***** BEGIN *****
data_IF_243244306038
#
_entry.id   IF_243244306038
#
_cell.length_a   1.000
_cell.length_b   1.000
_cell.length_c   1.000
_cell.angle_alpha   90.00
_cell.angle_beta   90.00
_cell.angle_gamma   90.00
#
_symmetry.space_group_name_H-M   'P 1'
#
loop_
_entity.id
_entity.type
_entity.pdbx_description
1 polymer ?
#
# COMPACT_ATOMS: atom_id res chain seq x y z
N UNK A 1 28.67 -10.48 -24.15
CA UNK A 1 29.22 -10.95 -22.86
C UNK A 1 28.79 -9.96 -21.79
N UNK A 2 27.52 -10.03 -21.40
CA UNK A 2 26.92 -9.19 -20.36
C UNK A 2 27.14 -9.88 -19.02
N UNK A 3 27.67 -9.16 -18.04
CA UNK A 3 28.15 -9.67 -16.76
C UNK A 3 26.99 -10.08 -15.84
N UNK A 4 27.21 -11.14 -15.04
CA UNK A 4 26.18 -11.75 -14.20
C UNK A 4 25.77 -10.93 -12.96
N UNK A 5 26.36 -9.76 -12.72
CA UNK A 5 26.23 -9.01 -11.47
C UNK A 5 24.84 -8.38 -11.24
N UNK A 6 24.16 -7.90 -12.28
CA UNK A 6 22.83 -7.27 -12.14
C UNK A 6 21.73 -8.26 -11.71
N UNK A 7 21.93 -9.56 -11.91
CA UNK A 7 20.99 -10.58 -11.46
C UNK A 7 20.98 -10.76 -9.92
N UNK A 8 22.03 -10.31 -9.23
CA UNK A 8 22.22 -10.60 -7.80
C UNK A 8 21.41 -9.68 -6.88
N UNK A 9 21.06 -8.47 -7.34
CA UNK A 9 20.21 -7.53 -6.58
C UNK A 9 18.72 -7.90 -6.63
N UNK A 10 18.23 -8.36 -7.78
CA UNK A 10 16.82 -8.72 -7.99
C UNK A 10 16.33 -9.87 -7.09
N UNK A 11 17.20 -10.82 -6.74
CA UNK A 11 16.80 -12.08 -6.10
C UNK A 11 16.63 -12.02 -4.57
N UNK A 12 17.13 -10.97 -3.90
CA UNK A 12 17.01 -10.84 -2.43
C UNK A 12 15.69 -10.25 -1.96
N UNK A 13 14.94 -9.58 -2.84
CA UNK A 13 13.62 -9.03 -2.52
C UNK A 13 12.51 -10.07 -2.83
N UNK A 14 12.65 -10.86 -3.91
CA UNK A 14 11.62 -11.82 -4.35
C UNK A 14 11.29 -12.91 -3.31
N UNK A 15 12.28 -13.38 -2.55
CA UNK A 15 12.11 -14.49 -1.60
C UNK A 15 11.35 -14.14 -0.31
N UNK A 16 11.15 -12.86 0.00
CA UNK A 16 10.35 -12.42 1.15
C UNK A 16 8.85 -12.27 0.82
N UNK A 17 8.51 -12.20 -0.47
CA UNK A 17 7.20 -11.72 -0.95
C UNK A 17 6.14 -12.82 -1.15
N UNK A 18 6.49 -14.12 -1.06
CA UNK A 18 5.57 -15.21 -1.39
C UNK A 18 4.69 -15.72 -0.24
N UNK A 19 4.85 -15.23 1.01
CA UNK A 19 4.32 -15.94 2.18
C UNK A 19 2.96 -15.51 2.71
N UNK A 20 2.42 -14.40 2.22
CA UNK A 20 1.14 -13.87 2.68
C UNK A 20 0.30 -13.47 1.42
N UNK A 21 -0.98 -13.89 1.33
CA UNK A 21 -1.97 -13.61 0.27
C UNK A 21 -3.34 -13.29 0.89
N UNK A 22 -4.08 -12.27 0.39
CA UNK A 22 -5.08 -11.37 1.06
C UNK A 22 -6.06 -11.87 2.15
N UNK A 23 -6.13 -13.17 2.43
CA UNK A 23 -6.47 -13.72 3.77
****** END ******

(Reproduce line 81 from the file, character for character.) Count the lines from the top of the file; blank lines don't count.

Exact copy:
N UNK A 21 -0.98 -13.89 1.33